At a moment when one of the thorniest sticking points in the lingering U.S.-China trade war is over the theft of intellectual property, the issue resonates for financial-services professionals.

Dave Nadig is managing director of and an early pioneer in the industry in his own right. To Nadig, what matters more than the kernel of an idea is the execution.

“This is the case in a lot of creative fields where you can have good ideas, but who gets it done?” Nadig said. “To some extent if you feel like you have a brilliant investing idea, you shouldn’t be putting it into an ETF, you should put it in a hedge fund.”

Nadig uses a unique analogy to explain how he feels about ETF ideas: board games. The rules of a game in which players amass property and collect rent aren’t special, he said. “What’s protectable is the marketing expression, the name ‘Monopoly.’”

See: Here’s the right way to trade ETFs

As such, Nadig counsels anyone launching a fund — whether as the main offering of a smaller firm, like Innovators, or a stand-alone product, like the “Life and Liberty” ETF FRDM, -0.70%   profiled by MarketWatch in August — would do best to lock up an airtight relationship with the provider of an index that will be most attractive to investors as the best expression of the investment thesis. (Nearly all ETFs are passively-managed, meaning they rely on a pre-determined index to set the investing strategy.) Then, Nadig said, the fund creator should concentrate on marketing and promoting the idea, and trying to build on a “first-mover advantage.”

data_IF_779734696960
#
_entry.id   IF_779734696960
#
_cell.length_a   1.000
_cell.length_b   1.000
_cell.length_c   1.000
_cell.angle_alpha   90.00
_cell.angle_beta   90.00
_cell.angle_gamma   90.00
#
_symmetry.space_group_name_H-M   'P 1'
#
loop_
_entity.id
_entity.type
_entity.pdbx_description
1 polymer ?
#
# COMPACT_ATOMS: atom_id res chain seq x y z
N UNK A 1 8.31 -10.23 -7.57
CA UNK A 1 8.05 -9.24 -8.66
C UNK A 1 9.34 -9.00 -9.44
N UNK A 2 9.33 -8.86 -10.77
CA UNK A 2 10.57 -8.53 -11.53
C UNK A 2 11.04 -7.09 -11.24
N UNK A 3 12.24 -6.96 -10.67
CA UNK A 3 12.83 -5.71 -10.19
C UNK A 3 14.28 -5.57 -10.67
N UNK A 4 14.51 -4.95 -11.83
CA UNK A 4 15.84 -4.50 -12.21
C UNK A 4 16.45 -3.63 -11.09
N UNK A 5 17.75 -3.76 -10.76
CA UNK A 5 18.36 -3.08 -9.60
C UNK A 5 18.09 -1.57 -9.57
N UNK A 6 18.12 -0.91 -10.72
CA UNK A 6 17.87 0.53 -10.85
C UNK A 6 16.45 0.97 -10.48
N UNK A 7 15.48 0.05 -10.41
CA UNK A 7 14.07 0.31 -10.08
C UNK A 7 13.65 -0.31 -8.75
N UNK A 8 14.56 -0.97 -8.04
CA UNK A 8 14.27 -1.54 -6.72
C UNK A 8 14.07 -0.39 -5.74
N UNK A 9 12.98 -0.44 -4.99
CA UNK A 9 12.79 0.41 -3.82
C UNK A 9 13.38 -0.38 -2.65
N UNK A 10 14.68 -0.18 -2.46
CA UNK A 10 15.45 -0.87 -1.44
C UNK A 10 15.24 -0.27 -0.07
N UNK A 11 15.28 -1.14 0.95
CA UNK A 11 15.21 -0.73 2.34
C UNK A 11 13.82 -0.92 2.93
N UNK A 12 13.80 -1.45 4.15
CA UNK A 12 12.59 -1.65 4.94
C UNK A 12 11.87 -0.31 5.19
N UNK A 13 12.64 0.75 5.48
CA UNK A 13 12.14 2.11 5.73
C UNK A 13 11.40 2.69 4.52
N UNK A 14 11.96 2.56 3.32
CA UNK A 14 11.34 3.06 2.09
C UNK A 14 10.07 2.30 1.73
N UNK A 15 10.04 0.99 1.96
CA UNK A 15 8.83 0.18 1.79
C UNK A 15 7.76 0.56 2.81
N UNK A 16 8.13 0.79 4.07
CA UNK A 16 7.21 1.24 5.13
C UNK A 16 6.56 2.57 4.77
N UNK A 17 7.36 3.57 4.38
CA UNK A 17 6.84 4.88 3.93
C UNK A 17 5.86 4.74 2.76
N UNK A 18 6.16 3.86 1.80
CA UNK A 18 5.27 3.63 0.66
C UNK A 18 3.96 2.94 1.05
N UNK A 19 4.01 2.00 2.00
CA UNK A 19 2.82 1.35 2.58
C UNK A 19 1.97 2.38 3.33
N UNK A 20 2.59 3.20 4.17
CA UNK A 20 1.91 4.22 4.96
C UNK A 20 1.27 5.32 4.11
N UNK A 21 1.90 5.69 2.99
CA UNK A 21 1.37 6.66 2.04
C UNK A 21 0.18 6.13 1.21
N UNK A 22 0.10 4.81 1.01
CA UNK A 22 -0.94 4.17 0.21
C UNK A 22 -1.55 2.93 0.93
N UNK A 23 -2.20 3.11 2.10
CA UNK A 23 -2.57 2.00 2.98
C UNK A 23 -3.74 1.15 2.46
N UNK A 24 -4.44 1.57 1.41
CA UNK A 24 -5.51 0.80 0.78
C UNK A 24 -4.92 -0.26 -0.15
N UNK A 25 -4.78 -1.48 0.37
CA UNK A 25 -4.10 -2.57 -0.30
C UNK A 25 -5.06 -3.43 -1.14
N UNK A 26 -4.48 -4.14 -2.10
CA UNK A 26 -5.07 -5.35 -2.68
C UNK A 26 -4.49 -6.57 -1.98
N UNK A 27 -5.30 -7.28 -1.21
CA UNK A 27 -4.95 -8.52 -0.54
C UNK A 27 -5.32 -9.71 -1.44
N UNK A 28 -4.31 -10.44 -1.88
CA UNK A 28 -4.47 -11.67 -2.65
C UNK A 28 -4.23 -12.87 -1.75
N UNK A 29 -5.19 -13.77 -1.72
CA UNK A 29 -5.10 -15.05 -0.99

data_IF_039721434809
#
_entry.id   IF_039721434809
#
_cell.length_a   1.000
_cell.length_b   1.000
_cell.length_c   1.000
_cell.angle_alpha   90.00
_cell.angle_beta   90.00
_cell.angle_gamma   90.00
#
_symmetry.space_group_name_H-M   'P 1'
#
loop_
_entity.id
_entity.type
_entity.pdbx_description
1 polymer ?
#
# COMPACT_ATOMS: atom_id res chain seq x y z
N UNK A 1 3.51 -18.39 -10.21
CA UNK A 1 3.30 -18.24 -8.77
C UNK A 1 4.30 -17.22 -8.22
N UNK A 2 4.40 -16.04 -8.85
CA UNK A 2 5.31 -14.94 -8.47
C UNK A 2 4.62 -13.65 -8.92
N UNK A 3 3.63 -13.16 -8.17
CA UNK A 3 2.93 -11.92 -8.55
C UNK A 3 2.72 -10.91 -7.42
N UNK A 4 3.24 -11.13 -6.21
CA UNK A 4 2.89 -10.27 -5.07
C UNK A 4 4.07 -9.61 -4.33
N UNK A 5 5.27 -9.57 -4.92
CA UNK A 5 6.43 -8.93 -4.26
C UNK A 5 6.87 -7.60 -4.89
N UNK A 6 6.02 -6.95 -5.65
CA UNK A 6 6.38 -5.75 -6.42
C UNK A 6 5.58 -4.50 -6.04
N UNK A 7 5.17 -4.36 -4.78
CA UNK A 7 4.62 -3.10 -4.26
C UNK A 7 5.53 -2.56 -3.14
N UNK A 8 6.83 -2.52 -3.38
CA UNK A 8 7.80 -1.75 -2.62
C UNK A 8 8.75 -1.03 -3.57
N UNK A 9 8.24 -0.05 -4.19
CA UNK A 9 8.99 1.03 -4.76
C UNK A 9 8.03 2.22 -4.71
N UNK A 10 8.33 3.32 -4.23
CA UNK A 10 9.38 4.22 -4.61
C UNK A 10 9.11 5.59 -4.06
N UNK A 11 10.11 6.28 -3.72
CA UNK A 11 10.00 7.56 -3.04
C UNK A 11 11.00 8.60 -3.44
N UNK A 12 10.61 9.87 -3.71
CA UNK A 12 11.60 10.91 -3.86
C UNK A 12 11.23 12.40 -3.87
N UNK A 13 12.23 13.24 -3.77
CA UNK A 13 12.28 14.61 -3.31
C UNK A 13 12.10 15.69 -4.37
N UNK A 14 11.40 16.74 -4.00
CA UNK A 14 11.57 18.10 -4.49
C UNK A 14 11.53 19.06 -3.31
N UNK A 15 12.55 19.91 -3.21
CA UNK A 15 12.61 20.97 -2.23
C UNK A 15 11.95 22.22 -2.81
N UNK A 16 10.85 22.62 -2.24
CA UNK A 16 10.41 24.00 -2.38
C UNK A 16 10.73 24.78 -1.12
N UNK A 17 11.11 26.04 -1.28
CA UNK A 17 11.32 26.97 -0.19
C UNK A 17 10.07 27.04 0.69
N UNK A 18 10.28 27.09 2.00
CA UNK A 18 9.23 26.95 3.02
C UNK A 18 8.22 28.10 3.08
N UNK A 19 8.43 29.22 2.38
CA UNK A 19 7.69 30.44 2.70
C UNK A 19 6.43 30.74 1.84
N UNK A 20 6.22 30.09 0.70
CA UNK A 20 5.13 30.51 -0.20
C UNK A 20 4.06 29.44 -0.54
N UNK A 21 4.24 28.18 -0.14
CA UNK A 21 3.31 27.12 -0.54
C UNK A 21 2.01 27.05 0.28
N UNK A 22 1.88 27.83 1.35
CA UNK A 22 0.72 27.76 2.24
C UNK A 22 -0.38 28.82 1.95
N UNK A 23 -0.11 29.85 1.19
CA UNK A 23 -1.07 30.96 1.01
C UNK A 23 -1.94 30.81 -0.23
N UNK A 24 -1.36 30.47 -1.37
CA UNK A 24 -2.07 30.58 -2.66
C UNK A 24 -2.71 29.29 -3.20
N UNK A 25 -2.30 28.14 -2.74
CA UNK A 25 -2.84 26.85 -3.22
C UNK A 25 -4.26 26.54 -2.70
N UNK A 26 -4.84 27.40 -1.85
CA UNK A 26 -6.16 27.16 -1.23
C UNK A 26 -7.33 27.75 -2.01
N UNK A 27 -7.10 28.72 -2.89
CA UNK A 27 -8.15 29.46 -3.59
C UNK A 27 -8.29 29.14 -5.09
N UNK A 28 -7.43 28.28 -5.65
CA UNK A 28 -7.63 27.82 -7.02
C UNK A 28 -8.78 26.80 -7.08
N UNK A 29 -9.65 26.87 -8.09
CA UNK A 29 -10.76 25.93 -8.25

In fact, the ability to keep an ETF strategy hidden is the idea behind a recent wave of regulatory approvals for what are being called “non-transparent actively managed” funds. In such a structure, an active manager would be able to use an ETF to express his or her investment thesis but avoid making every trade and transaction public thanks to the use of an approved third-party intermediary.

The first company to get SEC approval for its structure is a New Jersey-based shop called Precidian, which is largely following the path suggested by Nadig. With presumed first-mover advantage on its side — Precidian has been working on its product for nearly a decade — it has licensed its framework to several big asset managers.

Related: These are the companies that open — and close — the most ETFs

Precidian also successfully filed for a patent for its products, an outcome Bond and Southard watched closely and ultimately decided to imitate.

“When Precidian got their patent, and we had heard that the patent office was being more open to considering business process patents to protect businesses, we thought, you know what, this is just as unique as that,” Bond said.

The two men argue that more stringent protections will help nurture innovation, not stifle it. In nearly every other industry, it’s possible to defend against intellectual property theft, Southard pointed out. “In the financial world, that mindset has never really been there. You bring a product and eventually people can copy it. It’s a newer way to think about financial products but it’s something we think is valid.”

In an earlier conversation with MarketWatch, Perth Tolle, the creator of Life and Liberty Indexes, argued that anyone who spends the time and intellectual capital to create an innovative financial product will typically produce a better product than anyone who puts out a copycat version.’s Nadig agrees with that to an extent. It’s fairly easy to “deconstruct” the model or index behind most passive funds and then launch a knock-off, he said. But the original company or creator will almost certainly be “hiring, maintaining and putting forward the best thinkers in the world on that topic. That means their product is going to change based on the work they do going forward.”

Credit: John Southard

John Southard and family

Asked whether the ETF industry, which often prides itself on a think-different mentality that rewards innovation and market mavericks, has a trust problem, both men demurred.

But, Bond said, “it’s a dog-eat-dog world. Everyone’s just trying to grow their assets.”

Credit: Bruce Bond

Bruce Bond and family